The IMF projects that China will expand by less than 6% in 2020, but unless China provides more stimulus, it may be difficult to achieve. This is not only my view but also the view of Helen Qiao, the chief economist for Greater China at Bank of America. I was on the Bloomberg set with Alix Steele and Ms. Qiao earlier today.
The PBOC passed on an opportunity to cut rates this week when it set the new Loan Prime Rate. Qiao says there is still a window for fresh action and it comes next week after the Politburo reviews the Q3 performance. This may provide the fundamental cover to ease policy. She fears that China is slipping behind the curve and is experiencing a widening output gap. Qiao thinks not only should the PBOC lending prime rate but also the one-year benchmark rate (4.35%).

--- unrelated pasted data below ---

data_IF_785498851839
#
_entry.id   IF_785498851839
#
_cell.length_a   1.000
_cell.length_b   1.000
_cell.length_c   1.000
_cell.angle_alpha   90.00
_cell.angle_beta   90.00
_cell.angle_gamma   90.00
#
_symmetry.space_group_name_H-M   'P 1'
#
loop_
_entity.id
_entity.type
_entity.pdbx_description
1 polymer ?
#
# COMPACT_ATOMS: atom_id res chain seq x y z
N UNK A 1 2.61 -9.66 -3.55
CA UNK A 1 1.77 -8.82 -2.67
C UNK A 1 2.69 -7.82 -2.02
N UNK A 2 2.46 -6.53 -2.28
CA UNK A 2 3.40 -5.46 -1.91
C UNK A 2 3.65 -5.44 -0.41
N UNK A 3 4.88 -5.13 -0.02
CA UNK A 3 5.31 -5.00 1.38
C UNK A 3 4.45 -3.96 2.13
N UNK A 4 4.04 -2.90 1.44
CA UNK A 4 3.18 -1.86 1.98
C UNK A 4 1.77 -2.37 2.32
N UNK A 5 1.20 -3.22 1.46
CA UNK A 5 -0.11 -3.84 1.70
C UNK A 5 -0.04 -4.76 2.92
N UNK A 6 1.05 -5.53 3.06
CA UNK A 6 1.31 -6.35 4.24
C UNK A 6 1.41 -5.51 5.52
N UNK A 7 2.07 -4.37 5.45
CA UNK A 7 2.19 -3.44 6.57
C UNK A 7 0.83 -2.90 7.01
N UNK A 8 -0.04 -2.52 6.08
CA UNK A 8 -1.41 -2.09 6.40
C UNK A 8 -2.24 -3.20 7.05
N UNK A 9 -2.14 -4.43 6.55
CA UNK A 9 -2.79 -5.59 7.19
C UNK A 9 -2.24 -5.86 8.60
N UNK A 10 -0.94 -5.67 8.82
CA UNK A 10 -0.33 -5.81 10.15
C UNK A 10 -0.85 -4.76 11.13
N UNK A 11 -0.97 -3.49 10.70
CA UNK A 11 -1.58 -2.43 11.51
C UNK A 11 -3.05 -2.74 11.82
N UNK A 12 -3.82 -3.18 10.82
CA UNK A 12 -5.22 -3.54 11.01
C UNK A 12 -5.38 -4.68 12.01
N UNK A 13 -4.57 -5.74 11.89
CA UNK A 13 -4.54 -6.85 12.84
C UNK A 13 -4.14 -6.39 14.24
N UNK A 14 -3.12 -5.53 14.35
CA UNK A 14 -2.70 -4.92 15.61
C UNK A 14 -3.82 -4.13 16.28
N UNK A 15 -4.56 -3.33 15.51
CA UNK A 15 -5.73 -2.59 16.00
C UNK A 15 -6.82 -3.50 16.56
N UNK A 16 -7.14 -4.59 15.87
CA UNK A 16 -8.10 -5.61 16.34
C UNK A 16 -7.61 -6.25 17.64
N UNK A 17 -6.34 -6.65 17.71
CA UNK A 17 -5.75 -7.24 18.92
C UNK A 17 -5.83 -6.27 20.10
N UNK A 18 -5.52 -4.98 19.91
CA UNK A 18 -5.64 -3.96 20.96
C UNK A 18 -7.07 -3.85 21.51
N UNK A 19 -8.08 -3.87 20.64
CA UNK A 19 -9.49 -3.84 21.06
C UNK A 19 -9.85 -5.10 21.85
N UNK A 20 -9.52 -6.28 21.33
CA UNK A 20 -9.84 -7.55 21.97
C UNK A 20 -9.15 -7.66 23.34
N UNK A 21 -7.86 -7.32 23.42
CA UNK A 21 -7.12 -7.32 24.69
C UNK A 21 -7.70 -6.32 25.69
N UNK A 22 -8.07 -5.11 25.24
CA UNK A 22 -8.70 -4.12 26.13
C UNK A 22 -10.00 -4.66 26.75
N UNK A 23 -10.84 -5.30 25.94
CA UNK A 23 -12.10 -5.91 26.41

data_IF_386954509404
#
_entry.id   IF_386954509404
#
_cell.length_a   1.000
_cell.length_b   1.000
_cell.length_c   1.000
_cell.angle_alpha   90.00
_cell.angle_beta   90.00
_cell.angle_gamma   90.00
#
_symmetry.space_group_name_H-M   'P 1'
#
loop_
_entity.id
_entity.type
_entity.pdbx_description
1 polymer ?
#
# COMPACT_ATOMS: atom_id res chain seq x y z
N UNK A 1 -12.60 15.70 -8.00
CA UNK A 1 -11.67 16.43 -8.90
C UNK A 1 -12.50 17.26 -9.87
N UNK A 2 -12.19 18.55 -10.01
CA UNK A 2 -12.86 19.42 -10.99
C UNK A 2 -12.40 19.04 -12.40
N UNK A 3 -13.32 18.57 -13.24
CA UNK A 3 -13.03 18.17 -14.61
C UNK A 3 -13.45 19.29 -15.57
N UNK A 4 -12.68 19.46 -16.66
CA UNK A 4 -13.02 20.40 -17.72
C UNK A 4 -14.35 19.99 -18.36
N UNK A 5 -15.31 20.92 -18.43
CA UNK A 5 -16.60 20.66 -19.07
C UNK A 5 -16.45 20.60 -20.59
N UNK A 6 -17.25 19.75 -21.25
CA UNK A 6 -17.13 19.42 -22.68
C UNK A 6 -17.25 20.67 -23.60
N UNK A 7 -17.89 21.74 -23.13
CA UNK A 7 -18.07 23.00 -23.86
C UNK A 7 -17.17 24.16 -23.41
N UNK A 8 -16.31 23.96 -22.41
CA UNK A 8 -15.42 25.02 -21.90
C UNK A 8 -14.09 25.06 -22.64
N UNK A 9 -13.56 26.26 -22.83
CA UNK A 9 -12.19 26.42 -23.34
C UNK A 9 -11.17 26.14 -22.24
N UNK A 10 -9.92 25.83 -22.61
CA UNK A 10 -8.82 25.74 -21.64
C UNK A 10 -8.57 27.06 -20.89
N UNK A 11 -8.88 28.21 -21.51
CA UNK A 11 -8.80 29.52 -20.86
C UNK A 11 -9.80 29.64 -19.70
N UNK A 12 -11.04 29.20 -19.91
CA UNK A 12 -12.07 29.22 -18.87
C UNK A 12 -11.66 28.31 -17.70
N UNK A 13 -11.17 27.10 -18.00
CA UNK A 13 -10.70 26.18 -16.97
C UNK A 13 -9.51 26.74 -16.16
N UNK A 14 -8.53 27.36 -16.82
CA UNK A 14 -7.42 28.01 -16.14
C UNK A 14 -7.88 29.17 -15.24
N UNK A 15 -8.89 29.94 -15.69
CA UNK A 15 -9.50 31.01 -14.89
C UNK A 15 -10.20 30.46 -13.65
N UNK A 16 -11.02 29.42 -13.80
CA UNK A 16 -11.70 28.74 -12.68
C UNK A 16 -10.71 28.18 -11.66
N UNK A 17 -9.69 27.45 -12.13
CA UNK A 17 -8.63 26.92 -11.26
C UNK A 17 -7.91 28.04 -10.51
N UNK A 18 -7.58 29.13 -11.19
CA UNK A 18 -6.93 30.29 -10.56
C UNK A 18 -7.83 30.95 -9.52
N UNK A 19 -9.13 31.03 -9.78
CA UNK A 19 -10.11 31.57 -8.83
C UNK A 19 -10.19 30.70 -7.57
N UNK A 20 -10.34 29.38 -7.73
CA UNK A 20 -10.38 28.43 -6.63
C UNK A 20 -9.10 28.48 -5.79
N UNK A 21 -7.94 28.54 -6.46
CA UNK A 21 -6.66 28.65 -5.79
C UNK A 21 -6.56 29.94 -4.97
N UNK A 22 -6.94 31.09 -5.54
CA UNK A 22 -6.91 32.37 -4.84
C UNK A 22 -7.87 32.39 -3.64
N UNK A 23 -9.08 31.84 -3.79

I asked if the slowing in China is due to the trade conflict with the US or the evolution of the Chinese economy itself. Qiao recognized the impact of both are being felt but suggested that the slowdown preceded the tariff battle. She indicated that this gradual slowing of growth was not merely structural, which Chinese critics often emphasize, but also a consequence of the purposeful deleveraging the officials are pushing.